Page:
See What I Have Done by Sarah Schmidt

See What I Have Done

Author: Sarah Schmidt
Genre: Historical Fiction
Format: Hardcover
Publisher: Atlantic Monthly Press
Release Date: August 1, 2017
Pages: 324

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Goodreads Synopsis: In this riveting debut novel, See What I Have Done, Sarah Schmidt recasts one of the most fascinating murder cases of all time into an intimate story of a volatile household and a family devoid of love.

On the morning of August 4, 1892, Lizzie Borden calls out to her maid: Someone’s killed Father. The brutal ax-murder of Andrew and Abby Borden in their home in Fall River, Massachusetts, leaves little evidence and many unanswered questions. While neighbors struggle to understand why anyone would want to harm the respected Bordens, those close to the family have a different tale to tell—of a father with an explosive temper; a spiteful stepmother; and two spinster sisters, with a bond even stronger than blood, desperate for their independence.

As the police search for clues, Emma comforts an increasingly distraught Lizzie whose memories of that morning flash in scattered fragments. Had she been in the barn or the pear arbor to escape the stifling heat of the house? When did she last speak to her stepmother? Were they really gone and would everything be better now? Shifting among the perspectives of the unreliable Lizzie, her older sister Emma, the housemaid Bridget, and the enigmatic stranger Benjamin, the events of that fateful day are slowly revealed through a high-wire feat of storytelling.

Jen’s Rating: 🌟🌟🌟🌟🌟

REVIEW: See What I Have Done is captivating right from the beginning. The story and life of Lizzie Borden is already a telling that has several of us intrigued and this book does the same. There are insights in this that make us think even more on how things might have really happened. During that time, there was much that could have been missed, many circumstances and theories that may have been overlooked. Sarah Schmidt gives us her own re-imagining of this gruesome case in history, in hopes of making more sense of it all and what might have really been going on inside of Lizzie’s mind.

Lizzie’s character is a doozy. There is constant wonder about her guise, how someone like her may have become a heartless cold-blooded murderer. How could this person see her father in a bloody state and go into the kitchen to have johnnycakes and mutton broth and go out and get herself a pear for a snack? But she does so while taken in the scent of everything and not feeling queasy at all. Her repeated stability and almost robotic form of being makes the guilt so overwhelming it’s hard not to believe she didn’t systematically rid herself of both her father and step-mother.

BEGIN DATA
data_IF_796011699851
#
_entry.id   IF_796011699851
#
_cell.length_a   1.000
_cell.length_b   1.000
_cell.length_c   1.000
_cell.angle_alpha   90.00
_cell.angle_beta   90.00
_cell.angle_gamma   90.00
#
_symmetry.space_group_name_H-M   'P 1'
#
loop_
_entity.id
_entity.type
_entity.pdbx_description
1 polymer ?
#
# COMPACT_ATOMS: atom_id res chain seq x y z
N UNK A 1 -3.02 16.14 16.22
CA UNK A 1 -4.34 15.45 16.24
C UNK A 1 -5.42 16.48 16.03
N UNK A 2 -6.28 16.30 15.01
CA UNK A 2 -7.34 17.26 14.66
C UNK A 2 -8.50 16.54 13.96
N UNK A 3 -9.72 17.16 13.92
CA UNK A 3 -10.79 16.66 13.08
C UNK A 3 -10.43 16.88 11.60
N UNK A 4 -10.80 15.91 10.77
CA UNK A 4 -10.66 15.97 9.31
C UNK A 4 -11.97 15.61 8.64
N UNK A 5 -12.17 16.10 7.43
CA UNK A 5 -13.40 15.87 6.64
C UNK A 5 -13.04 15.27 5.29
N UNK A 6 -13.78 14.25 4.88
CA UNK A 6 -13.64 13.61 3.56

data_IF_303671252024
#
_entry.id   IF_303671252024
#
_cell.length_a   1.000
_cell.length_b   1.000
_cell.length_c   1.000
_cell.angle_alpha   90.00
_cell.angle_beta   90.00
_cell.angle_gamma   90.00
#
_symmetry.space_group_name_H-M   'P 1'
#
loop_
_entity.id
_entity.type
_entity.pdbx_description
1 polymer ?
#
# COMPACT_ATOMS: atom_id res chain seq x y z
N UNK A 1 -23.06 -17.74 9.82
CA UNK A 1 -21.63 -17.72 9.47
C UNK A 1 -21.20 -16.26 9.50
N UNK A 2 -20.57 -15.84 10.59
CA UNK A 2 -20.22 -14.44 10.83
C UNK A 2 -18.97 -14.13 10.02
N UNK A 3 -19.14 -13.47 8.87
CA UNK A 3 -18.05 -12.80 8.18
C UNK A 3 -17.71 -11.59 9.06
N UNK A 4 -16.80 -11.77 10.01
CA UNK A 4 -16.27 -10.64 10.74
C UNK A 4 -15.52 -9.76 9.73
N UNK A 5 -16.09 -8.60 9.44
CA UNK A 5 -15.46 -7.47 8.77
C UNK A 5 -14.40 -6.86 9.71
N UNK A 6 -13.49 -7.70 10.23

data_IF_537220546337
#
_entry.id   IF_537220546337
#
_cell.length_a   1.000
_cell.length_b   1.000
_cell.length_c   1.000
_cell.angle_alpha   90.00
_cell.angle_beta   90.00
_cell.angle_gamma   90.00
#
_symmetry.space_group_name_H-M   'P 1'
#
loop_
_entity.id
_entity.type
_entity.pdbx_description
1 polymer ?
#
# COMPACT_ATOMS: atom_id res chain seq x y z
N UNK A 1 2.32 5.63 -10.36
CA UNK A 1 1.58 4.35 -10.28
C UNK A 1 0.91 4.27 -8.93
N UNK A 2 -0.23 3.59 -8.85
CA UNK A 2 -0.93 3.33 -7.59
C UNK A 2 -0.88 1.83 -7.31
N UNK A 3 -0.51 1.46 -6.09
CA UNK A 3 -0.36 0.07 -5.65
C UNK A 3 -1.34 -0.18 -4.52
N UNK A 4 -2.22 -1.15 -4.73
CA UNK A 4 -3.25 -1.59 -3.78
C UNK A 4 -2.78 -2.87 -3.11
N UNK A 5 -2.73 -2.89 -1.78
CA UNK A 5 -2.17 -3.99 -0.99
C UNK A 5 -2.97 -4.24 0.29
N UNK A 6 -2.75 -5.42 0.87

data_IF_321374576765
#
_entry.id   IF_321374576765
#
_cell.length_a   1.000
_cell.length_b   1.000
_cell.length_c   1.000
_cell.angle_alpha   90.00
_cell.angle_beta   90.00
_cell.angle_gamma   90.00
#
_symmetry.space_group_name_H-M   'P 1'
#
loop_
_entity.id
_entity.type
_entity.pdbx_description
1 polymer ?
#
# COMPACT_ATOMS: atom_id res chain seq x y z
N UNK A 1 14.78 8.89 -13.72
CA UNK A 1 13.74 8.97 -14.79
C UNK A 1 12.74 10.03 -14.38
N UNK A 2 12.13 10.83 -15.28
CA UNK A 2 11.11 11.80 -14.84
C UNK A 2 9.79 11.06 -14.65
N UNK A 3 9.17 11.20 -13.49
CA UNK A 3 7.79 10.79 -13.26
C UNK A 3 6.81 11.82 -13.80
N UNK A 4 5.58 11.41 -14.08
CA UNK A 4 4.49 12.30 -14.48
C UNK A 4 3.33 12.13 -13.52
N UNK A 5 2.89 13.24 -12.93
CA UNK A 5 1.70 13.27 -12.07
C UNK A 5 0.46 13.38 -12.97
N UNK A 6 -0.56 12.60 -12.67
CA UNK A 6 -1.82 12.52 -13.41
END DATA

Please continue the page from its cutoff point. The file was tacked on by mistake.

Then we are drawn further in with revelations of the Borden’s not being as sweet or perfect as others assumed. Emma, who is Lizzie’s sister, had a love-hate relationship with her sister. The way their father allowed Lizzie to do anything, while she had to endure their scrutiny and stay at home. Wishing that one day the daughter she might have would not be filled with mystery or other attributes Lizzie possessed. Emma saw Lizzie for what she was. That sweet loving girl, who once others backs were turned, had many snarky and questionable comments to make about them.  A chilling conversation between them where Lizzie jokes about killing their father and wanting to know what sounds he would make, all while creepily laughing.

This novel is truly an absorbing read. Gripping ’til the very end. I couldn’t help but read this book until the last word on the page. My mind was transfixed by it all. Between family members, those in charge of the case, stories of life around the Borden’s, many conceivable theories that could have been the demise of the Borden’s. There are many interactions between characters, including the housemaid Bridget, their Uncle John, and several others. If you know nothing about Lizzie Borden or what transpired in 1892 on that fateful day, then this will bring you right to it. And maybe, just like I did, you’ll be looking into the actual case for more material and re-telling of this infamous time in the Borden’s existence.

***I received this copy from Atlantic Monthly Press via NetGalley in exchange for an honest review. All opinions are my own.***

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